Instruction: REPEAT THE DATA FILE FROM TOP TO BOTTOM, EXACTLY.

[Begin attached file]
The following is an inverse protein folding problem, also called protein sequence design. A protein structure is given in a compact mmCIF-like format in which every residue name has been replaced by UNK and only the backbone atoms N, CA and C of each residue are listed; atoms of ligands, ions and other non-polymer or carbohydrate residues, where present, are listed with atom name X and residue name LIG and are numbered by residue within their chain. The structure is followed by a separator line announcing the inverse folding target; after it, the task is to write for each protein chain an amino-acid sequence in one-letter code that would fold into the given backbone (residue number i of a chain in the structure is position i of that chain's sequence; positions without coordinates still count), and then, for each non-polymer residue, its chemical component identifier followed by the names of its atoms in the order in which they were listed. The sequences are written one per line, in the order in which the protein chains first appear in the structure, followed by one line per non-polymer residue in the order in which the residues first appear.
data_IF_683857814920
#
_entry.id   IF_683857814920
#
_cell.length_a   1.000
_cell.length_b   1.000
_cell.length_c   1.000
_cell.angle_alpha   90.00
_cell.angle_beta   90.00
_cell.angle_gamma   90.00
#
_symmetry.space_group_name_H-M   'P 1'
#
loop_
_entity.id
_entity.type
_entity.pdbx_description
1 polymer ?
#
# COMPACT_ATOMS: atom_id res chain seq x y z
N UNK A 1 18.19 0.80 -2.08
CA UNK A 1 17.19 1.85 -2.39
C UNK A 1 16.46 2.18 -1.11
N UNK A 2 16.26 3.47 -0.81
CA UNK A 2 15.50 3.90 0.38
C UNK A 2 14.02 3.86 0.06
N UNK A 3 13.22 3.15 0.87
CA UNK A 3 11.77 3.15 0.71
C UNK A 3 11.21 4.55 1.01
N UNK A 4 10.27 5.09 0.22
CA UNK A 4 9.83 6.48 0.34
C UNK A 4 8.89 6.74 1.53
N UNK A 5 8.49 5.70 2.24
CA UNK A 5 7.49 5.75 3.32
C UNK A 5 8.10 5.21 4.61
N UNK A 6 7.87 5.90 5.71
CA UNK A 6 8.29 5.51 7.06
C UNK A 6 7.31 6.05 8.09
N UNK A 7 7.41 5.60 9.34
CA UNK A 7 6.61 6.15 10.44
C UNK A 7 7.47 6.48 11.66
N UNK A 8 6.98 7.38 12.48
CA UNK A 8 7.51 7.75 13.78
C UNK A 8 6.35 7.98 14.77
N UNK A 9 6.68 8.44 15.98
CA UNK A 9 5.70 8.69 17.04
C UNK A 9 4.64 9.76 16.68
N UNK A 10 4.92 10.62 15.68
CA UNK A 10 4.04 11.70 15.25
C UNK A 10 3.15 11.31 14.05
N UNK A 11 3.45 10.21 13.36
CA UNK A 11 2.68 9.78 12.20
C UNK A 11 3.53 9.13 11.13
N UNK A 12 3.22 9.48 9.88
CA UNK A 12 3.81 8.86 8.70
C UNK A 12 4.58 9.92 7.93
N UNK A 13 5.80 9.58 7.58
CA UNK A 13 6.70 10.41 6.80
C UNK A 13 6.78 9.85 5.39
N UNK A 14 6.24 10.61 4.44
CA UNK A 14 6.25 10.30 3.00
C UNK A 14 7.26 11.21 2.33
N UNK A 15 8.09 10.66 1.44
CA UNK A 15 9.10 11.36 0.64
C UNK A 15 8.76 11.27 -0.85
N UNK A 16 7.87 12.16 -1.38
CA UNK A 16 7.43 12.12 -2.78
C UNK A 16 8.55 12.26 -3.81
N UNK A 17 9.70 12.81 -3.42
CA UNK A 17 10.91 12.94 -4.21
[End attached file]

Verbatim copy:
The following is an inverse protein folding problem, also called protein sequence design. A protein structure is given in a compact mmCIF-like format in which every residue name has been replaced by UNK and only the backbone atoms N, CA and C of each residue are listed; atoms of ligands, ions and other non-polymer or carbohydrate residues, where present, are listed with atom name X and residue name LIG and are numbered by residue within their chain. The structure is followed by a separator line announcing the inverse folding target; after it, the task is to write for each protein chain an amino-acid sequence in one-letter code that would fold into the given backbone (residue number i of a chain in the structure is position i of that chain's sequence; positions without coordinates still count), and then, for each non-polymer residue, its chemical component identifier followed by the names of its atoms in the order in which they were listed. The sequences are written one per line, in the order in which the protein chains first appear in the structure, followed by one line per non-polymer residue in the order in which the residues first appear.
data_IF_683857814920
#
_entry.id   IF_683857814920
#
_cell.length_a   1.000
_cell.length_b   1.000
_cell.length_c   1.000
_cell.angle_alpha   90.00
_cell.angle_beta   90.00
_cell.angle_gamma   90.00
#
_symmetry.space_group_name_H-M   'P 1'
#
loop_
_entity.id
_entity.type
_entity.pdbx_description
1 polymer ?
#
# COMPACT_ATOMS: atom_id res chain seq x y z
N UNK A 1 18.19 0.80 -2.08
CA UNK A 1 17.19 1.85 -2.39
C UNK A 1 16.46 2.18 -1.11
N UNK A 2 16.26 3.47 -0.81
CA UNK A 2 15.50 3.90 0.38
C UNK A 2 14.02 3.86 0.06
N UNK A 3 13.22 3.15 0.87
CA UNK A 3 11.77 3.15 0.71
C UNK A 3 11.21 4.55 1.01
N UNK A 4 10.27 5.09 0.22
CA UNK A 4 9.83 6.48 0.34
C UNK A 4 8.89 6.74 1.53
N UNK A 5 8.49 5.70 2.24
CA UNK A 5 7.49 5.75 3.32
C UNK A 5 8.10 5.21 4.61
N UNK A 6 7.87 5.90 5.71
CA UNK A 6 8.29 5.51 7.06
C UNK A 6 7.31 6.05 8.09
N UNK A 7 7.41 5.60 9.34
CA UNK A 7 6.61 6.15 10.44
C UNK A 7 7.47 6.48 11.66
N UNK A 8 6.98 7.38 12.48
CA UNK A 8 7.51 7.75 13.78
C UNK A 8 6.35 7.98 14.77
N UNK A 9 6.68 8.44 15.98
CA UNK A 9 5.70 8.69 17.04
C UNK A 9 4.64 9.76 16.68
N UNK A 10 4.92 10.62 15.68
CA UNK A 10 4.04 11.70 15.25
C UNK A 10 3.15 11.31 14.05
N UNK A 11 3.45 10.21 13.36
CA UNK A 11 2.68 9.78 12.20
C UNK A 11 3.53 9.13 11.13
N UNK A 12 3.22 9.48 9.88
CA UNK A 12 3.81 8.86 8.70
C UNK A 12 4.58 9.92 7.93
N UNK A 13 5.80 9.58 7.58
CA UNK A 13 6.70 10.41 6.80
C UNK A 13 6.78 9.85 5.39
N UNK A 14 6.24 10.61 4.44
CA UNK A 14 6.25 10.30 3.00
C UNK A 14 7.26 11.21 2.33
N UNK A 15 8.09 10.66 1.44
CA UNK A 15 9.10 11.36 0.64
C UNK A 15 8.76 11.27 -0.85
N UNK A 16 7.87 12.16 -1.38
CA UNK A 16 7.43 12.12 -2.78
C UNK A 16 8.55 12.26 -3.81
N UNK A 17 9.70 12.81 -3.42
CA UNK A 17 10.91 12.94 -4.21